I can't remember her name . . .
She was my neighbor. Her husband had a doctorate in civil engineering, but they were living next to us in student housing. They had two small brown-skinned children. And she was kind.
I remember the day she bought a couch from an Eastern Indian family that she had to leave outside the door of the apartment as she fumigated it. I remember how it boggled my mind when she shared how scared her boys were of the African-Americans in their school because their skin was darker and they were different. I remember the pen she gave me for graduation, a gift from her home country.
But what I remember most is the day she talked about leaving Afghanistan. Her husband received his doctorate from the University of Colorado and they had offered him a job. But they chose to return home to Afghanistan because they wanted to help their country. After all compared to most, they were rich. She told me they even had two sets of china. But when the Russians invaded they had to leave. So they bundled up their boys and consolidated their worldly positions into two boxes and ran. First to Europe and then, thanks to his education and usefulness, to the US. The remainder of her family were scattered across the globe. They went wherever they could safely travel and stayed wherever they could get visas.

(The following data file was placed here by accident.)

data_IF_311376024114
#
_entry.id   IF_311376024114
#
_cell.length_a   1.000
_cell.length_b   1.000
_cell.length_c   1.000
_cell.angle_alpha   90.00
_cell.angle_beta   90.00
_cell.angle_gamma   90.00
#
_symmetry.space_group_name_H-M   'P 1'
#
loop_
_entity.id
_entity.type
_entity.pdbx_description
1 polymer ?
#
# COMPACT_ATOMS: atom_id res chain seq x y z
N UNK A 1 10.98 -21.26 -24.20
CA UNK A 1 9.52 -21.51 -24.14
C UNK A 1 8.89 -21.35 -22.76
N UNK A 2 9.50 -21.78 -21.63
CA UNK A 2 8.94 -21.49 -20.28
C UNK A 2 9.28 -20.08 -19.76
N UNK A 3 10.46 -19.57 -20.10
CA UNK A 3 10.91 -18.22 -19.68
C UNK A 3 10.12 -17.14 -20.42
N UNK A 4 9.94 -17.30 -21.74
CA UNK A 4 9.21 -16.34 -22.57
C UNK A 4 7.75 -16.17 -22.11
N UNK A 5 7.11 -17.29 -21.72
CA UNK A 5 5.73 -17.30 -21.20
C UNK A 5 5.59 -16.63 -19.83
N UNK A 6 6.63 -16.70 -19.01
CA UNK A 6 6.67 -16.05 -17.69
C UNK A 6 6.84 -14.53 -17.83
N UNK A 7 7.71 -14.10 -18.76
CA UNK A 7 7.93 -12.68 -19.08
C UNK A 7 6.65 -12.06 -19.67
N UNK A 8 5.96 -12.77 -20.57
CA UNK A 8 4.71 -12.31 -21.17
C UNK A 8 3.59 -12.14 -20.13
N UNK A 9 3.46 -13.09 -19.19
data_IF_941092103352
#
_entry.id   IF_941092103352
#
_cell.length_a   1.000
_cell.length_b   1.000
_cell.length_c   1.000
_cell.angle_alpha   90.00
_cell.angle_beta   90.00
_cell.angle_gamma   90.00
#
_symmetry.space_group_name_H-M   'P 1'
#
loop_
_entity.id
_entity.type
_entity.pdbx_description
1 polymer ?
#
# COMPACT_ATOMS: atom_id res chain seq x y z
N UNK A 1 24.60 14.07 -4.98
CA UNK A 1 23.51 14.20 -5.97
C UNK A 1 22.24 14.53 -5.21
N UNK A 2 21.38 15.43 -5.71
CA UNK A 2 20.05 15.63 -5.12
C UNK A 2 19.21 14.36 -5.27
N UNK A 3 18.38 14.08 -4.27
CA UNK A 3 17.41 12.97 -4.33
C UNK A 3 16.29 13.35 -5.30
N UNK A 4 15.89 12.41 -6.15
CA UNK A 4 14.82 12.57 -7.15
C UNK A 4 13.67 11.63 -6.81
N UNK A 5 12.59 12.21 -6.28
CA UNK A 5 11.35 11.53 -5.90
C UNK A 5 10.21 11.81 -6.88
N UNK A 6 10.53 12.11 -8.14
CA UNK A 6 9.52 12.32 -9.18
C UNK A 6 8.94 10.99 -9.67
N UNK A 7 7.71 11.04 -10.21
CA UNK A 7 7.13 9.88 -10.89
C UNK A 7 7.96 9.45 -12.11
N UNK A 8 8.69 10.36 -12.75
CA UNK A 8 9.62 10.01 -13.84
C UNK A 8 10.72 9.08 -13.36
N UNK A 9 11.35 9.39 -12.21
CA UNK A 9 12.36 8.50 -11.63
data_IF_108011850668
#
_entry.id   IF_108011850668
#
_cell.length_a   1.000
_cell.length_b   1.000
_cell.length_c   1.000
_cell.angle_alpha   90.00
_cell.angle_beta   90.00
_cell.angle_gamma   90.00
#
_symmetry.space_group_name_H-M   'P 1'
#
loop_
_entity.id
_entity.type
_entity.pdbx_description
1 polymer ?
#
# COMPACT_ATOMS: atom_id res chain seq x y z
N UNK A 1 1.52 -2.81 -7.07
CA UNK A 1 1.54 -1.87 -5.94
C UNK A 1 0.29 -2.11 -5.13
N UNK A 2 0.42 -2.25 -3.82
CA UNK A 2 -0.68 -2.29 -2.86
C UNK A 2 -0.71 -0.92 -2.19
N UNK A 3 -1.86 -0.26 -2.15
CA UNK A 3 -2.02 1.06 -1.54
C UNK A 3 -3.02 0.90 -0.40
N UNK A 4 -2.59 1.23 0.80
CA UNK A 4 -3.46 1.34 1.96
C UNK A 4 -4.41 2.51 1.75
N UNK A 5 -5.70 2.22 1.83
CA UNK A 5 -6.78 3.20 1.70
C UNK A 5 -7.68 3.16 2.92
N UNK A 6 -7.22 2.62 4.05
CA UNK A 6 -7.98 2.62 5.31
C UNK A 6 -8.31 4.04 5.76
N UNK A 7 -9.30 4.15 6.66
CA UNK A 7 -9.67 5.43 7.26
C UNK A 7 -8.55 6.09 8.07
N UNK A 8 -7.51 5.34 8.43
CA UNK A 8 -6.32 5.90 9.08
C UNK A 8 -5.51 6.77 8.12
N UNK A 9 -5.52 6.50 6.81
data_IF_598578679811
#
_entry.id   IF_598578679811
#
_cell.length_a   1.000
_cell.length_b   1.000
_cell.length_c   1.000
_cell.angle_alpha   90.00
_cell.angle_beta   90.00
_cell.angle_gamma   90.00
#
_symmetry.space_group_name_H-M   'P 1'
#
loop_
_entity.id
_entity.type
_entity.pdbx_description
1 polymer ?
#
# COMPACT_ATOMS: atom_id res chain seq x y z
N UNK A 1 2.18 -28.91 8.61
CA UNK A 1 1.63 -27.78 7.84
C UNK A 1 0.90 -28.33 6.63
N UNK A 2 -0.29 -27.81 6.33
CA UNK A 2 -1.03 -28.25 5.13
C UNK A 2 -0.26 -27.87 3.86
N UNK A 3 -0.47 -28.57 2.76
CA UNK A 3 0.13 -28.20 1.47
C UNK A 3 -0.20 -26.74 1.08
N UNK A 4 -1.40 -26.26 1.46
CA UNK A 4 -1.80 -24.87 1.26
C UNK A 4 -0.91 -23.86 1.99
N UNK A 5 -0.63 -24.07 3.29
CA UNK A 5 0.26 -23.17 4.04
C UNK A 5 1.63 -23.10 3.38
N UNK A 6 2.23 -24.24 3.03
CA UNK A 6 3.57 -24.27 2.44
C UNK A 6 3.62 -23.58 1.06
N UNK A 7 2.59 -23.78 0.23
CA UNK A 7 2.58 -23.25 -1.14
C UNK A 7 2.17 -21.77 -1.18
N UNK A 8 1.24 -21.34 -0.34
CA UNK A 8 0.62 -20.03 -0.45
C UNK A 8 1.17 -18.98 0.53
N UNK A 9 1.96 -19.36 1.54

One family scattered throughout the world.
It was at that point that this white middle-class American girl asked the stupidest question: "Will you ever return home?"
She looked at me solemnly and said simply, "No, they'd kill us."
A lot has happened since that conversation standing outside student housing at Auburn in 1982. Taliban. 9/11. Our invasion of Afghanistan.
So much has happened. And while I can't remember her name, I think of her and wonder where she is and how she is doing and what she thinks of all that has transpired. I think of her sons, who would be adults with families of their own now.
And this morning as I read Warsan Shire's powerful poem, Home, I remember the pain and the loss. And I know that I can't begin to understand the plight of refugees. And I pray that I will never have to understand. But I also ask that I never forget her pain in my desire to think this is not my problem.
So I pray . . .